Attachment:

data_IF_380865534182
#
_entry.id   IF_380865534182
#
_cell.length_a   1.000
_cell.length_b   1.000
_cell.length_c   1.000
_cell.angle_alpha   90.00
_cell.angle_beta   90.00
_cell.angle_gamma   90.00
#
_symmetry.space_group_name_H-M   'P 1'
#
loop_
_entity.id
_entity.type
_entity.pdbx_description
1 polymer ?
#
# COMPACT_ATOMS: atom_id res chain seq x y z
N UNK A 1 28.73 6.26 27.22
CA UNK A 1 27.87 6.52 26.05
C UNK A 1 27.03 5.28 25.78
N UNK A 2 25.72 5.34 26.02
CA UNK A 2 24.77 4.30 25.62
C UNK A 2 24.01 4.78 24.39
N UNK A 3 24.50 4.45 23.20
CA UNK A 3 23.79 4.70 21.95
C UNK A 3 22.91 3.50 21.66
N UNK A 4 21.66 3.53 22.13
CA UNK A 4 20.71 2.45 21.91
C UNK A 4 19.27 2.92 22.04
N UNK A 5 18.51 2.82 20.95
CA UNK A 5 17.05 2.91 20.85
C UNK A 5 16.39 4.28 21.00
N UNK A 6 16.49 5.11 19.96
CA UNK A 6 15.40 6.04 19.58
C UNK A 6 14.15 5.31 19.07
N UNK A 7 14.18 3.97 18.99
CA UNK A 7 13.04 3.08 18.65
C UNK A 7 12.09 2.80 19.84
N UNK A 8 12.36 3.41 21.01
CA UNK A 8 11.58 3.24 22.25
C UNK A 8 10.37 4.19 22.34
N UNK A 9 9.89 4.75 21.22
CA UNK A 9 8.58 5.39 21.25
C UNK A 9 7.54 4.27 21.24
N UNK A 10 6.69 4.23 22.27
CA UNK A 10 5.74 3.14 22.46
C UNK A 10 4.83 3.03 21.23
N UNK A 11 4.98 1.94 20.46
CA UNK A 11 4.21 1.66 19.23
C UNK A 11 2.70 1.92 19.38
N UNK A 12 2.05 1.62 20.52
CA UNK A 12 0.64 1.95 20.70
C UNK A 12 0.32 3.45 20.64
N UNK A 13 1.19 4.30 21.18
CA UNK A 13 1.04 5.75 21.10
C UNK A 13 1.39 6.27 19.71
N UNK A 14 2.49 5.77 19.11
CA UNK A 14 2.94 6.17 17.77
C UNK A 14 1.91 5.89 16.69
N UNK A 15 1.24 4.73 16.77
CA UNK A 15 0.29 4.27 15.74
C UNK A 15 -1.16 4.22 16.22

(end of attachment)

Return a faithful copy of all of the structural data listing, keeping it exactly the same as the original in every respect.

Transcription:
data_IF_380865534182
#
_entry.id   IF_380865534182
#
_cell.length_a   1.000
_cell.length_b   1.000
_cell.length_c   1.000
_cell.angle_alpha   90.00
_cell.angle_beta   90.00
_cell.angle_gamma   90.00
#
_symmetry.space_group_name_H-M   'P 1'
#
loop_
_entity.id
_entity.type
_entity.pdbx_description
1 polymer ?
#
# COMPACT_ATOMS: atom_id res chain seq x y z
N UNK A 1 28.73 6.26 27.22
CA UNK A 1 27.87 6.52 26.05
C UNK A 1 27.03 5.28 25.78
N UNK A 2 25.72 5.34 26.02
CA UNK A 2 24.77 4.30 25.62
C UNK A 2 24.01 4.78 24.39
N UNK A 3 24.50 4.45 23.20
CA UNK A 3 23.79 4.70 21.95
C UNK A 3 22.91 3.50 21.66
N UNK A 4 21.66 3.53 22.13
CA UNK A 4 20.71 2.45 21.91
C UNK A 4 19.27 2.92 22.04
N UNK A 5 18.51 2.82 20.95
CA UNK A 5 17.05 2.91 20.85
C UNK A 5 16.39 4.28 21.00
N UNK A 6 16.49 5.11 19.96
CA UNK A 6 15.40 6.04 19.58
C UNK A 6 14.15 5.31 19.07
N UNK A 7 14.18 3.97 18.99
CA UNK A 7 13.04 3.08 18.65
C UNK A 7 12.09 2.80 19.84
N UNK A 8 12.36 3.41 21.01
CA UNK A 8 11.58 3.24 22.25
C UNK A 8 10.37 4.19 22.34
N UNK A 9 9.89 4.75 21.22
CA UNK A 9 8.58 5.39 21.25
C UNK A 9 7.54 4.27 21.24
N UNK A 10 6.69 4.23 22.27
CA UNK A 10 5.74 3.14 22.46
C UNK A 10 4.83 3.03 21.23
N UNK A 11 4.98 1.94 20.46
CA UNK A 11 4.21 1.66 19.23
C UNK A 11 2.70 1.92 19.38
N UNK A 12 2.05 1.62 20.52
CA UNK A 12 0.64 1.95 20.70
C UNK A 12 0.32 3.45 20.64
N UNK A 13 1.19 4.30 21.18
CA UNK A 13 1.04 5.75 21.10
C UNK A 13 1.39 6.27 19.71
N UNK A 14 2.49 5.77 19.11
CA UNK A 14 2.94 6.17 17.77
C UNK A 14 1.91 5.89 16.69
N UNK A 15 1.24 4.73 16.77
CA UNK A 15 0.29 4.27 15.74
C UNK A 15 -1.16 4.22 16.22